Equally important, look for a ghostwriter who will challenge you to make your book even better – the one who is eager to improve your concept and can actually do so. That’s a top ghostwriter!
For a 9-step approach to hiring a book ghostwriter, see “How to Hire A Ghostwriter in 9 Steps.”
3. What types of books do professional ghostwriters write?
All types, from memoirs to historical books, novels to children’s’ books, cook books to art books. If you can think of a type of book, you can be sure a ghostwriter has worked in that genre.
Early in our careers we specialized in health books. Today, we focus on memoirs, business books, and books on history, politics, and art.
4. What are the most important characteristics of a business book ghostwriter?
The most important skill a business book ghostwriter must possess is the same that every ghostwriter writing for the popular press must master: Being a good story teller.
Unless your book is a reference book, it will tell a story. The story-telling may be the book’s main thrust, as in a business biography, or the tale-telling aspect may be more subtle, as with books like Made to Stick, that relate numerous stories.
But today’s popular business books are almost invariably story-based.
In addition to story-telling, a business book ghostwriter must understand business – or, at least, the aspect of business covered by your book. That’s not to say the business ghostwriter must have an MBA, or have served in the C-suite. Unless you’re writing a very technical book, a ghost with a good understanding of business can do an excellent job for you.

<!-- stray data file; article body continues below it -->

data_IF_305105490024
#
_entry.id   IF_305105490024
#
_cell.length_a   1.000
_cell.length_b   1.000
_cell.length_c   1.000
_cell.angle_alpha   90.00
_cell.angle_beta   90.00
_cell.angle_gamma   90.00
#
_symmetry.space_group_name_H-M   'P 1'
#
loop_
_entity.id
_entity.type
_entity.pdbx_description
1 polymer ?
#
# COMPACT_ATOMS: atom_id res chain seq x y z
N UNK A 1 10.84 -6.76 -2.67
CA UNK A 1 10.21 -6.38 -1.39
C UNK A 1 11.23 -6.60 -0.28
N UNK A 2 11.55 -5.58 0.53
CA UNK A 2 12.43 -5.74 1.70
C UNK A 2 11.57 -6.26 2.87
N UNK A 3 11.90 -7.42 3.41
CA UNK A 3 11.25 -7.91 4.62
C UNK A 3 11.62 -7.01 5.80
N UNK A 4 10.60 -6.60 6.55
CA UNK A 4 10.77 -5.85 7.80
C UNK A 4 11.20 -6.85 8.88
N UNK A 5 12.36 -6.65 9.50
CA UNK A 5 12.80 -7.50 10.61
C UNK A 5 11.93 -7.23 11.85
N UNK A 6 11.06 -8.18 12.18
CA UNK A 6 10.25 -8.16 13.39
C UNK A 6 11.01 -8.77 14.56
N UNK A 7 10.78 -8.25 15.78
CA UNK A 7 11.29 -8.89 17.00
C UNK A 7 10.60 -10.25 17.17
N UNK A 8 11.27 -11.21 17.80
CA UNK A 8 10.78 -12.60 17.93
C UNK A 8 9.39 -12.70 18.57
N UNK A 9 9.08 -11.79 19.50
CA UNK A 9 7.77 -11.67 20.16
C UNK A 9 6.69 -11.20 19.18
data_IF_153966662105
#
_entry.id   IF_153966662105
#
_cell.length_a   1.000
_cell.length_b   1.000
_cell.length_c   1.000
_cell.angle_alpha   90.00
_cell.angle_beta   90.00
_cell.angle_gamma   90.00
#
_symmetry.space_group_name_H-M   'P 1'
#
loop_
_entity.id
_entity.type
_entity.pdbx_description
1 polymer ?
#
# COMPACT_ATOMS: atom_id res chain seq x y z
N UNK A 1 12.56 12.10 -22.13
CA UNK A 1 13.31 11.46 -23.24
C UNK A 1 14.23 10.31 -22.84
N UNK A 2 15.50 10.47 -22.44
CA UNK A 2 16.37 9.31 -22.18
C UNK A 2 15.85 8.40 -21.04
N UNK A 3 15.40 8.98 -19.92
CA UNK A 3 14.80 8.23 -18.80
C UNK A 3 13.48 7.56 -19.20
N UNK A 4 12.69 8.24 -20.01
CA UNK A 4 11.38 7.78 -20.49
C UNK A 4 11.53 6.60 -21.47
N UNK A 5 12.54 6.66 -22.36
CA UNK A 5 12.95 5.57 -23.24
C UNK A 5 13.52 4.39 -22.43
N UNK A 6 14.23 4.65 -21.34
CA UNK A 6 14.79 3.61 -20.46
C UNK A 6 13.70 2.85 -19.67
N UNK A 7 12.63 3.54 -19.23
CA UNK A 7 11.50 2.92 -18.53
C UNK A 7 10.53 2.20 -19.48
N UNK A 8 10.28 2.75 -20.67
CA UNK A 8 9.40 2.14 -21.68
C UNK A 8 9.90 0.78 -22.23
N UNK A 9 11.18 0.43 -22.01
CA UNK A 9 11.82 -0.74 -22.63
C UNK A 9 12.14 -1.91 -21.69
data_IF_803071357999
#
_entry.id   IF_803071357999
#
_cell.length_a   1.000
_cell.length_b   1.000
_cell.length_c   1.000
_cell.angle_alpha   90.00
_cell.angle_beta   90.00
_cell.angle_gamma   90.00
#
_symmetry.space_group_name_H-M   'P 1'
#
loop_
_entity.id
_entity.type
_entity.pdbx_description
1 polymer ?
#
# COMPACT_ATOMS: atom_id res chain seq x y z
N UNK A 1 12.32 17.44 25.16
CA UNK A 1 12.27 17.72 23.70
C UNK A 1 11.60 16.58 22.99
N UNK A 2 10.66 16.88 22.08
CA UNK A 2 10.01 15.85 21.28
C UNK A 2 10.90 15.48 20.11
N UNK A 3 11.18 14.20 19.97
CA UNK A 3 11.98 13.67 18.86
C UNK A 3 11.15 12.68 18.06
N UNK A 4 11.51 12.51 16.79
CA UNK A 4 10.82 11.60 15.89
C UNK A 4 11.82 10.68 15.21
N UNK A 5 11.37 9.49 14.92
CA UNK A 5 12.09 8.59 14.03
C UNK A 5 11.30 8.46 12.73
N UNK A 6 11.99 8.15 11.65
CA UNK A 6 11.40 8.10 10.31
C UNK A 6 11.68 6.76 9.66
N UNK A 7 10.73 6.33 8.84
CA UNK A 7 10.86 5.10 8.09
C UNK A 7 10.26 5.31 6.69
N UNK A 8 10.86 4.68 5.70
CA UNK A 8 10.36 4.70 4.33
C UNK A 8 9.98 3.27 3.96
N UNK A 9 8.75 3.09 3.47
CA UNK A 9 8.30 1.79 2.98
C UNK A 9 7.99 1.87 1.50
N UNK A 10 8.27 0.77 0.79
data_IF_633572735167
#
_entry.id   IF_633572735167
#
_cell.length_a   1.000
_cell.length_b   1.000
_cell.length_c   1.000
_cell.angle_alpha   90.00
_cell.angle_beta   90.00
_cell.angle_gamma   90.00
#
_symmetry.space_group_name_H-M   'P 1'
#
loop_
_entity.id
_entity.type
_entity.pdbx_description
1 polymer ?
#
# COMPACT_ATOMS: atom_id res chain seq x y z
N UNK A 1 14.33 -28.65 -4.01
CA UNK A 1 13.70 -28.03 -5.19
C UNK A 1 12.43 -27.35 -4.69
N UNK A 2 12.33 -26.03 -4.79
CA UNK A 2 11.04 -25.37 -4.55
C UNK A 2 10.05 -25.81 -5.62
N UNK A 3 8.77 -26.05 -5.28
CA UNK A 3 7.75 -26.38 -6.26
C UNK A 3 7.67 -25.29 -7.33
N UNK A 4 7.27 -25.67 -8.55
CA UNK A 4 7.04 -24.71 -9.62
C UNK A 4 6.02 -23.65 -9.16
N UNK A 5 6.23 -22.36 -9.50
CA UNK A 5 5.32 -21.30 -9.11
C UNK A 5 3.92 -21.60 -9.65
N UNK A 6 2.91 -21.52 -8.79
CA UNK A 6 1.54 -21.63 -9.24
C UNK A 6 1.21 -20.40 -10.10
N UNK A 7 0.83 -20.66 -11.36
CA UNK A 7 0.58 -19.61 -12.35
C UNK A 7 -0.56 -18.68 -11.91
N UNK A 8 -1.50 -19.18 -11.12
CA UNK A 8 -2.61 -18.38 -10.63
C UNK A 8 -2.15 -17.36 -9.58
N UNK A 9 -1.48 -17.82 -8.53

The third skill of top business book ghostwriters is the ability to learn on the fly, and present the newly-mastered information in such a way that the average person finds interesting and easy to read.
5. What do professional ghostwriting services include?
When we began ghostwriting books, the service was simple: we ghostwrite books and book proposals. Today, thanks to major changes in the publishing industry, as well as the advent of self-publishing, the range of ghostwriter servcies had increased tremendously.
In addition to creating the manuscript, clients often request that we:
- help them decide what to do with their books
- handle editing and proofreading
- write their book proposals
- find literary agents
- facilitate self-publication
- supervise the design of their book covers and interiors
- oversee the printing process
- handle the marketing and PR
For a full discussion of these items, see our “Ghostwriting Services.”
6. Can a ghostwriter really be qualified to write on more than one topic? Even an experienced ghostwriter?
Yes. Remember, the ghost is an expert at converting information and ideas into a book; he/she doesn’t have to be an expert in the particular topic. The truly professional ghostwriter’s expertise is the ability to understand the material and explain it clearly to the average person.
7. What is the ghostwriting process?
In other words, how do you work with your ghostwriter?
That depends on you.